Editor:

Dear City Council,

Tuesday night, you are being asked to approve a development agreement which, in a negligible way, addresses the planning staff’s emphasis on “walkability” or LUCE’s buzzword phrases “green connections” and “ground level open space.”

A three-foot sidewalk extension covered by the overhanging building above is just another project where asphalt streets and cars abut concrete curbs and sidewalks which in turn butt up against four- and five-story retail and residential facadomy which is so familiar and deadening already on Fifth Street between Santa Monica Boulevard and Broadway along with many other areas in the city.

A simple, easy solution is requiring an average 10-foot sidewalk setback open to the sky for all developments. This square foot area could be linear, square, or triangular and would be a simple and easy requirement in the revised zoning ordinance for the downtown area. Besides being simple and easy, it is a win-win for the developer and the community — useful for outdoor restaurants or galleries, enabling corner windows, openness and privacy for residential units above. This area can be either a “public parklet” with benches or if the developer prefers a “private landscaped entrance,” but in any event should be considered a required setback rather than a community benefit.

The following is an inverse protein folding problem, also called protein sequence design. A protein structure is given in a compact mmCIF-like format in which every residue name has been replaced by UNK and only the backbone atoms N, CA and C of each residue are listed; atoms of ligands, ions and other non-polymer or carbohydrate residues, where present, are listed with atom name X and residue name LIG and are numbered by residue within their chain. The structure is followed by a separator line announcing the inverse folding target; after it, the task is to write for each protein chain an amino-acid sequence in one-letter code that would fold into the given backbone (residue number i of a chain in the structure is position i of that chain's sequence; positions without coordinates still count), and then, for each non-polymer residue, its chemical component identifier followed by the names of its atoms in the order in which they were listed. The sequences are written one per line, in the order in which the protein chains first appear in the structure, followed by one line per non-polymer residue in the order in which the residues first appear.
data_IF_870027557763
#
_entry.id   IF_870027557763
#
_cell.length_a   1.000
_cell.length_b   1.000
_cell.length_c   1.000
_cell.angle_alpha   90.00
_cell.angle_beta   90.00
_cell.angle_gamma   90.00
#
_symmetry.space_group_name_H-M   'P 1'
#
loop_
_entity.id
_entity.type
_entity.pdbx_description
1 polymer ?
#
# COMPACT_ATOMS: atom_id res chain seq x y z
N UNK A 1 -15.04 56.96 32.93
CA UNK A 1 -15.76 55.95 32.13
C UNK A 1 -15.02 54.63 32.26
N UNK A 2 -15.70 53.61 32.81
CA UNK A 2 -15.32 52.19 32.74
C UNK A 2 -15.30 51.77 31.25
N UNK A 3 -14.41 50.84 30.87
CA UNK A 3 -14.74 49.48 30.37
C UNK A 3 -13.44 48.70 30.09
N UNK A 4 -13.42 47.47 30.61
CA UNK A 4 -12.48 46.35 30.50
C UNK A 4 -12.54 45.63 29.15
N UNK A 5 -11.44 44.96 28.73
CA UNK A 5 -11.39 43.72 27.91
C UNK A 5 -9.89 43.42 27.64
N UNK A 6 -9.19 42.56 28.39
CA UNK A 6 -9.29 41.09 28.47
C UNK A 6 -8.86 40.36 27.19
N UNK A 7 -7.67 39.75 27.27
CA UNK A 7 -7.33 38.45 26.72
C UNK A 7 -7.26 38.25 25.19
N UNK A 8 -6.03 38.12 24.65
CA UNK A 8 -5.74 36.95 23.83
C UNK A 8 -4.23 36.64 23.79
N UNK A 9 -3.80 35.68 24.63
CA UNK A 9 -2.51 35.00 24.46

If the developer prefers, alternatives could be an arcade connecting streets mid-block while providing “walkability” for the public and for the developer more window exposure for retail and apartments. Or alternatively, the developer could opt for a side yard setback above the ground floor retail which again would provide light and open space for residential or offices above while giving scale and character to each building. This would avoid structures abutting one another cheek and jowl and provide a distinctive look to the downtown environment.

Start with the DA you’re reviewing tonight and simply require meaningful sidewalk setbacks for all developments for the benefit of both the developer and the community.

 

 

Ron Goldman, FAIA

Goldman Firth Rossi Architects

Malibu, Calif.